Sri Lanka primarily is a very cheap and affordable country where your money will go far and wide. It is an ideal country for backpacking and budget travel with accommodation, public transport and food costing very little and is comparable with South East Asia for budget. However, some of the entrance fees for the big tourist attractions such as Sigiriya are comparatively expensive and can easily use up a full day’s budget which as a backpacker can be a little frustrating, however on balance the low cost of backpacking Sri Lanka in general makes up for this.
An average day might set you back between $25- $35 for a couple, for example:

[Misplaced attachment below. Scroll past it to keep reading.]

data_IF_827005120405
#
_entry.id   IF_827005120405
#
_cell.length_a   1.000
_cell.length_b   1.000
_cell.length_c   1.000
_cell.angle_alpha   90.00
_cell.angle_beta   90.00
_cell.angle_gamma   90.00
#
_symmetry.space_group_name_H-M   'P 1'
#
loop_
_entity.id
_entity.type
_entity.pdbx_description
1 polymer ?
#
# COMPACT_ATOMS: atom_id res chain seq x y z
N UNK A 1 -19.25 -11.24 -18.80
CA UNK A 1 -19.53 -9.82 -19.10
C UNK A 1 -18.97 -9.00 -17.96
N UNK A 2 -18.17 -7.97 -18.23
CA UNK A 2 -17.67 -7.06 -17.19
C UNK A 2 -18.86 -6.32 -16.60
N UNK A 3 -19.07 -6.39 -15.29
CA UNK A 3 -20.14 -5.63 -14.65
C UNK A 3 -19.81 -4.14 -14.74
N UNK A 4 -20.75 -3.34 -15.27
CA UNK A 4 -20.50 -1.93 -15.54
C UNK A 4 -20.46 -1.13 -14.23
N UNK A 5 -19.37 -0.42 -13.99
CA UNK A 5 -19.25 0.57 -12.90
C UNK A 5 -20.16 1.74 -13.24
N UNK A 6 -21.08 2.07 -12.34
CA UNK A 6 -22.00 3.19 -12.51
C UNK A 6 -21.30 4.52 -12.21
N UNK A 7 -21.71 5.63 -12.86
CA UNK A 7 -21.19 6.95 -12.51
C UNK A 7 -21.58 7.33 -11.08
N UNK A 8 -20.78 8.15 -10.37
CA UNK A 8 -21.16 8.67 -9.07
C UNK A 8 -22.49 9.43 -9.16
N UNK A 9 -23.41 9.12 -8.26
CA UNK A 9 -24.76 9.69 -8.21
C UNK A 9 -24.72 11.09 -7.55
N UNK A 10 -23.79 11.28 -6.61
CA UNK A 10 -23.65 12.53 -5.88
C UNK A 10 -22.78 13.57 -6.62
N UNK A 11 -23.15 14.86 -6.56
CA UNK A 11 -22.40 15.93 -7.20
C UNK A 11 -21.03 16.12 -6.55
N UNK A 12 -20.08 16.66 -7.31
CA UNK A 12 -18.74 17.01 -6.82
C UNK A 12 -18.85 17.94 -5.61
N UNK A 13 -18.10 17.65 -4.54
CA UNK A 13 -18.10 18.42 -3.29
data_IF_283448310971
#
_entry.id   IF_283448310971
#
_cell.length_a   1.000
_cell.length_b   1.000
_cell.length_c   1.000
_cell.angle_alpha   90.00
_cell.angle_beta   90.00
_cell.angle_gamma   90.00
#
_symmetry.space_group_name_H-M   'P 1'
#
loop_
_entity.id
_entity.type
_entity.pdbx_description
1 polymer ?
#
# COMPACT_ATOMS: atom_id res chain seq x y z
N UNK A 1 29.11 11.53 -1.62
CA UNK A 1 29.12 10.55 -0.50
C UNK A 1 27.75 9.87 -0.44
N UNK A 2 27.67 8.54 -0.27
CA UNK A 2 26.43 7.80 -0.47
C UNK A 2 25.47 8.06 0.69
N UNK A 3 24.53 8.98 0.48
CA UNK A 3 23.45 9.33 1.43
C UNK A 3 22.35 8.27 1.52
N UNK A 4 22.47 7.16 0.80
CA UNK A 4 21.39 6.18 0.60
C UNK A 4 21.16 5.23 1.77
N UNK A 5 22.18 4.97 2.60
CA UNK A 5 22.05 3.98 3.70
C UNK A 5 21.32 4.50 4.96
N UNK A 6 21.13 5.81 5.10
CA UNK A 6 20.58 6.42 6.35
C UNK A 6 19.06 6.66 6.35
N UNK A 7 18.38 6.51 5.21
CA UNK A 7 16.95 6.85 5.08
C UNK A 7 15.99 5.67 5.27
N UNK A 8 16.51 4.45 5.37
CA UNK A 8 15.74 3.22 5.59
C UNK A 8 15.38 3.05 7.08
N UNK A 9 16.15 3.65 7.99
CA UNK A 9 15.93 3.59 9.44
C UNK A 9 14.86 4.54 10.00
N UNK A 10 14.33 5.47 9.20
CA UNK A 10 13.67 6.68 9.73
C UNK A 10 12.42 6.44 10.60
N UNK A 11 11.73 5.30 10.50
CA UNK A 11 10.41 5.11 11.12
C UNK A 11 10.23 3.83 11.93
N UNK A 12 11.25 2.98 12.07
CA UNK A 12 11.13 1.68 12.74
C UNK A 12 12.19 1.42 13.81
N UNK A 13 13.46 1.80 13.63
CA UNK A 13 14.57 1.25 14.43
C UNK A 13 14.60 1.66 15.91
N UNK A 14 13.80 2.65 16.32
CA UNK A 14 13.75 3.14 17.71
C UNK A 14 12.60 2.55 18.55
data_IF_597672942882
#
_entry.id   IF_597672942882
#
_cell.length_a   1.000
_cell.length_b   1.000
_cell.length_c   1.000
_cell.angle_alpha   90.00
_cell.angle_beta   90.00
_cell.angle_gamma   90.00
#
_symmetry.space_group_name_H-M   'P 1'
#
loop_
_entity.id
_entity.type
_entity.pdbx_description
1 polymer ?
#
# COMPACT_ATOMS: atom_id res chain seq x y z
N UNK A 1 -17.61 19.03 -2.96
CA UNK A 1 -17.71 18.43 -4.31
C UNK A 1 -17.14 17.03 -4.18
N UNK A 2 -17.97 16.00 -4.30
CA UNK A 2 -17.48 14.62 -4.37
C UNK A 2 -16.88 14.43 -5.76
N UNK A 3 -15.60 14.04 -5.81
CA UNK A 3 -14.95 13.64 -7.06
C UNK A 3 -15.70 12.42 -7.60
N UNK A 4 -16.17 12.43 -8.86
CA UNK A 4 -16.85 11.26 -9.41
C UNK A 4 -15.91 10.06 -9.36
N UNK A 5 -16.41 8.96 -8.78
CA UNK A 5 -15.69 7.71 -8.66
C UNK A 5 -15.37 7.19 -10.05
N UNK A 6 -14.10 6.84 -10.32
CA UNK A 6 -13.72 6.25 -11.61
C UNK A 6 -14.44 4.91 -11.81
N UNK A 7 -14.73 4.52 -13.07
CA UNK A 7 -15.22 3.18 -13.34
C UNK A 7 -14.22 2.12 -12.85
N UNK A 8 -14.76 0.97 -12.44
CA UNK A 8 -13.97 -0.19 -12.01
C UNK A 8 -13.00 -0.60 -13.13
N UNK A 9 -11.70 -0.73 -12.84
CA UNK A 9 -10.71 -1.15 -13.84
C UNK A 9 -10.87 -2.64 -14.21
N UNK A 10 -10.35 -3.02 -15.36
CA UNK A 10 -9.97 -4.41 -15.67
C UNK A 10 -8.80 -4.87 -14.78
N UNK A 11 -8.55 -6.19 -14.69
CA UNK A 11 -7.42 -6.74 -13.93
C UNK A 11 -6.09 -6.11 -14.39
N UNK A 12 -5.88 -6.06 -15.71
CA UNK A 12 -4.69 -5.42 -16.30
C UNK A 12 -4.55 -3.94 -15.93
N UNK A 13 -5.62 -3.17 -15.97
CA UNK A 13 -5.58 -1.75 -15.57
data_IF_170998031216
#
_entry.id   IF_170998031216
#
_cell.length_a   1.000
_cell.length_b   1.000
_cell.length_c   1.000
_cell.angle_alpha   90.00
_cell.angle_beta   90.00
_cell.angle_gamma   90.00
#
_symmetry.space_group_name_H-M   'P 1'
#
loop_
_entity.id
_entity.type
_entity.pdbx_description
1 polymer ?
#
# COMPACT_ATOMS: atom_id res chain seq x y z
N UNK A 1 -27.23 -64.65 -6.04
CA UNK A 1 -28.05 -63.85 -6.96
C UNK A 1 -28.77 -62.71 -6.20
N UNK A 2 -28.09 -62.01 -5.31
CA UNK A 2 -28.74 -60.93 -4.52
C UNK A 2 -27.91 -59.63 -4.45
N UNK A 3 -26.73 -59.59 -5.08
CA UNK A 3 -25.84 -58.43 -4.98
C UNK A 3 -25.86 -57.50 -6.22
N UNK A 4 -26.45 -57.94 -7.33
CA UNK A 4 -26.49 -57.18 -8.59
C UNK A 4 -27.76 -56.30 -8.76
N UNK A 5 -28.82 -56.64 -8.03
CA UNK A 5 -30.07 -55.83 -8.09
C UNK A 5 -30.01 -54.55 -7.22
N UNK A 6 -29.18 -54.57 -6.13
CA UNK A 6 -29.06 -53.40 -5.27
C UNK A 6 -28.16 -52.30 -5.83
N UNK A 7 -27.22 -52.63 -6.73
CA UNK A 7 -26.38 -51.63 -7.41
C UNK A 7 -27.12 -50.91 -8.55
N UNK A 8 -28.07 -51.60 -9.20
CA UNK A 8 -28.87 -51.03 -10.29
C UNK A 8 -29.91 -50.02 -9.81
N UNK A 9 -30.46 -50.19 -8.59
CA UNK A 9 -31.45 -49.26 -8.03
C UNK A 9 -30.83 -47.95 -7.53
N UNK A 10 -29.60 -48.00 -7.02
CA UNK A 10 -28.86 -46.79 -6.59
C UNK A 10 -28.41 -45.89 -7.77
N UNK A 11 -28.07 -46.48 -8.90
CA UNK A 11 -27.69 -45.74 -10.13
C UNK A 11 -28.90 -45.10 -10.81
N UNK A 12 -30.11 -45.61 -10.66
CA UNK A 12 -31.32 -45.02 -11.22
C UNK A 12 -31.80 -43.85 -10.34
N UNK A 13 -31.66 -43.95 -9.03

* Bed in a dorm $5 / cheap double room $10
* Meal in a local cheap restaurant $2 / meal in a mid range restaurant $5
* 8 hour train from Ella to Kandy 3rd class $2.50 / first class $5.00
* Sigiriya entrance price: $30
Best times to visit when backpacking Sri Lanka
Like most countries in Asia and the sub continent Sri Lanka is effected by wet and dry seasons. However unlike places like Thailand that have a very defined line between the two seasons that covers the entire country, Sri Lanka’s weather is rather more complex for such a small country as it is effected by two different monsoon seasons as well as having very diverse landscapes making planning your backpacking Sri Lanka adventure even more important.